Michigan Sepsis Malpractice Lawsuit Attorneys
Sepsis Malpractice Lawyers in Michigan
When we or our loved ones go to the hospital, we expect only the best care possible. Doctors receive extensive training, especially when it comes to surgery and treatment. However, even doctors and nurses can make very serious mistakes that result in injury to a patient. One of these potential illnesses is sepsis, which is very serious. If you suffered from sepsis as a result of medical malpractice, you need a Michigan sepsis lawyer on your side.
If a surgeon or doctor engages in medical negligence that leads to sepsis for you or a loved one, you might have a sepsis malpractice case. Lipton Law has extensive experience as medical malpractice attorneys in Southfield, and we can help with your sepsis case. To schedule a free consultation with us, please call 248-557-1688 today. Our Southfield personal injury attorneys are here for you every step of the way.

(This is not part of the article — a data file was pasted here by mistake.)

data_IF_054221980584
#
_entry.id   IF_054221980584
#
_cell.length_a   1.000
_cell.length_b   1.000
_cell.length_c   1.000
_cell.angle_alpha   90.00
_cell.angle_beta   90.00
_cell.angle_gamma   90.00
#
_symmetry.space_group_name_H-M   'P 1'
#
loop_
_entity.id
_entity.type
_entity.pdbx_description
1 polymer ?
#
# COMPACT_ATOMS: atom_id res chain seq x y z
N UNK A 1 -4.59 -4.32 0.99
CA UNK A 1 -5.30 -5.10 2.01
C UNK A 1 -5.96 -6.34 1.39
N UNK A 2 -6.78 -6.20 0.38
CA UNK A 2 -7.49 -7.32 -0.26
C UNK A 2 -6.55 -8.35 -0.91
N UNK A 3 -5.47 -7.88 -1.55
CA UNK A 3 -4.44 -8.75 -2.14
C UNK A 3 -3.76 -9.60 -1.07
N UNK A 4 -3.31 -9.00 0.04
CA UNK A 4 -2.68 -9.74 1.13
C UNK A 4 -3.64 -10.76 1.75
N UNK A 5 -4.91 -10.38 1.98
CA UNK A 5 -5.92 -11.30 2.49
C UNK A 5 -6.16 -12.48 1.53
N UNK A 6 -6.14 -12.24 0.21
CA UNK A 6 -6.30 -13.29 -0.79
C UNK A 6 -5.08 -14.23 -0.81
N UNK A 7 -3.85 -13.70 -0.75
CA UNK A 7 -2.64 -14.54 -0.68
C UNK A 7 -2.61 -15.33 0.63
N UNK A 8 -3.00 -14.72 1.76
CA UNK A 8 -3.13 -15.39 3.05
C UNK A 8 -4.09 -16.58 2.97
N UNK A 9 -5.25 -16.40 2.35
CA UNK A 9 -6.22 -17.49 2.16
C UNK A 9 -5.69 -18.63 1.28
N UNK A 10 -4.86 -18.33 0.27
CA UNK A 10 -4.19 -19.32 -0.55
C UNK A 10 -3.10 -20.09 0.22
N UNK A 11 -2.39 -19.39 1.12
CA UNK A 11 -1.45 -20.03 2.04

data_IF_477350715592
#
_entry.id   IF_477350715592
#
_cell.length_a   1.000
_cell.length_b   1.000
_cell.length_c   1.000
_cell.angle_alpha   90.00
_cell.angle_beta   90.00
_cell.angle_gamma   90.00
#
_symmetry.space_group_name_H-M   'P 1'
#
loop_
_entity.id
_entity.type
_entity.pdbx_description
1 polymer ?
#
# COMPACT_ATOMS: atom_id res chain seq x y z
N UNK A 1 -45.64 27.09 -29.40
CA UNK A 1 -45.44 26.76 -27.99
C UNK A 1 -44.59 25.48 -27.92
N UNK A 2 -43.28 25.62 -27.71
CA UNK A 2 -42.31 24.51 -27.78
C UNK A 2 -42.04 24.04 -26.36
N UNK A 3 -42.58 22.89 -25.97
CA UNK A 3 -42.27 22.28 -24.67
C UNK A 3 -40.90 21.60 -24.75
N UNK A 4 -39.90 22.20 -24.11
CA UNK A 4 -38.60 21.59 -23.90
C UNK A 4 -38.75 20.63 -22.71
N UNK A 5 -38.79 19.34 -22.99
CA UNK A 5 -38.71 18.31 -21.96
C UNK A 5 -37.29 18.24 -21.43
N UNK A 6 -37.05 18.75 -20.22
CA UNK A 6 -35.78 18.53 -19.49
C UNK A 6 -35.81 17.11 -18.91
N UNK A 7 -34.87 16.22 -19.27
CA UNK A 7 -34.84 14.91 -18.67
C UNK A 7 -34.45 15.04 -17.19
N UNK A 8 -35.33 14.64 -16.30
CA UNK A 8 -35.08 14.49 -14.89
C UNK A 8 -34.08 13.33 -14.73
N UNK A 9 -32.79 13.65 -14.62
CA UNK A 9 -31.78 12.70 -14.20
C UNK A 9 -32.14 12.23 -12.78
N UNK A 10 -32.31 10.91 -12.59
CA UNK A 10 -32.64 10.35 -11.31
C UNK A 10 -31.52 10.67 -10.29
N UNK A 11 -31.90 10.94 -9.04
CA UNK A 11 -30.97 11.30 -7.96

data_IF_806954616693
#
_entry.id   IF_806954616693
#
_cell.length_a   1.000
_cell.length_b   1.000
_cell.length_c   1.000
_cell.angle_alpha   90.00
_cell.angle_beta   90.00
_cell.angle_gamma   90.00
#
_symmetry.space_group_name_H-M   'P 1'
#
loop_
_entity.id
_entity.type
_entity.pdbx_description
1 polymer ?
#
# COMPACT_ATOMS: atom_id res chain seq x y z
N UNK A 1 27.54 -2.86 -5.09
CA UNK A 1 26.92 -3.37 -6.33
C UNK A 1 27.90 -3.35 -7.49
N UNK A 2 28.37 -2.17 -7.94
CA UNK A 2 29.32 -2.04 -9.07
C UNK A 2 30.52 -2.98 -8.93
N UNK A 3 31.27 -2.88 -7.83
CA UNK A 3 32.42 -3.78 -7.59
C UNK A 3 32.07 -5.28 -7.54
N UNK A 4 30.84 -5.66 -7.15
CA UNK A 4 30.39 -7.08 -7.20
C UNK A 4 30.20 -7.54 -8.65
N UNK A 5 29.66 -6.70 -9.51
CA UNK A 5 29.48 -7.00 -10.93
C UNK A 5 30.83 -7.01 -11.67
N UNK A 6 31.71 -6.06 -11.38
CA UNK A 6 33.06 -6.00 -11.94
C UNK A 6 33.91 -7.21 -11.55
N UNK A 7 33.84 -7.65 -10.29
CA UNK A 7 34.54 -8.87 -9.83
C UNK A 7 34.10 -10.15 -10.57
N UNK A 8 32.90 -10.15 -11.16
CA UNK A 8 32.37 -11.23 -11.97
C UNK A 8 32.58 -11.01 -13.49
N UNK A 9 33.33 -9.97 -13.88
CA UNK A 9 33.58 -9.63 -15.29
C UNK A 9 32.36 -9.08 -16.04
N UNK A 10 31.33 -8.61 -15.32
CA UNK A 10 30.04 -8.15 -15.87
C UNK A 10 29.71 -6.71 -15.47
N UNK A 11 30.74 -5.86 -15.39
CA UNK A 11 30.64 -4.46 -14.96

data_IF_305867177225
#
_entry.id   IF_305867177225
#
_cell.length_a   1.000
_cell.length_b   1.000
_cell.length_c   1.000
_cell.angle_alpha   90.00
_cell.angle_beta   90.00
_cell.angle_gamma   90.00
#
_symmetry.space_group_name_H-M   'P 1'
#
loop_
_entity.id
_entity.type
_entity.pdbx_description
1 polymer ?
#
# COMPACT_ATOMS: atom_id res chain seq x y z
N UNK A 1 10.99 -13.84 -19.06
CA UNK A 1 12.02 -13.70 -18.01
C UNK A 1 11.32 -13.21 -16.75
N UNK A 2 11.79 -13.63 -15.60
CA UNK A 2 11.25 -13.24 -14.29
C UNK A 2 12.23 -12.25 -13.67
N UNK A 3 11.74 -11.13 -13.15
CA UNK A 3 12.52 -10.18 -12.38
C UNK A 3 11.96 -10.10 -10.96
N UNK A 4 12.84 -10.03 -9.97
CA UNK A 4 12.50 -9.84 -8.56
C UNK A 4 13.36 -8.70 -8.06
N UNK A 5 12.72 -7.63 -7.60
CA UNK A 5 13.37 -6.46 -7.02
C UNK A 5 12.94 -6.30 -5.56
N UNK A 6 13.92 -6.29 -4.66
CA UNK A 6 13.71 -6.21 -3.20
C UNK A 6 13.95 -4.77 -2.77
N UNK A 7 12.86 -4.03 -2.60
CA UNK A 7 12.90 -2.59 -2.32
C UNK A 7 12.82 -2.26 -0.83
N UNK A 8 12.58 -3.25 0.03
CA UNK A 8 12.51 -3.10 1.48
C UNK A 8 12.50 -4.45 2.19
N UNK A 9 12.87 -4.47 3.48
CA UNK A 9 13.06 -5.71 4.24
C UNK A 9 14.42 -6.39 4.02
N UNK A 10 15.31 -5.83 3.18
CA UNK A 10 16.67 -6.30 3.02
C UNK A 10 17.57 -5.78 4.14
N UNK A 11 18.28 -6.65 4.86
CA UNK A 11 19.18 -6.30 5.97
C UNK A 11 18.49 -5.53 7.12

Can I File a Medical Malpractice Lawsuit for Sepsis?
Yes. Because many providers often misdiagnose sepsis, it can lead to medical malpractice cases. This is referred to as medical misdiagnosis.
However, you and your experienced medical malpractice attorney must be able to prove the following:
- There existed a doctor-patient relationship between you and the responsible provider.
- The medical providers were negligent and breached their duty of care to the patient.
- This breach led to the illness, injury, or wrongful death from medical malpractice.
Types of Medical Malpractice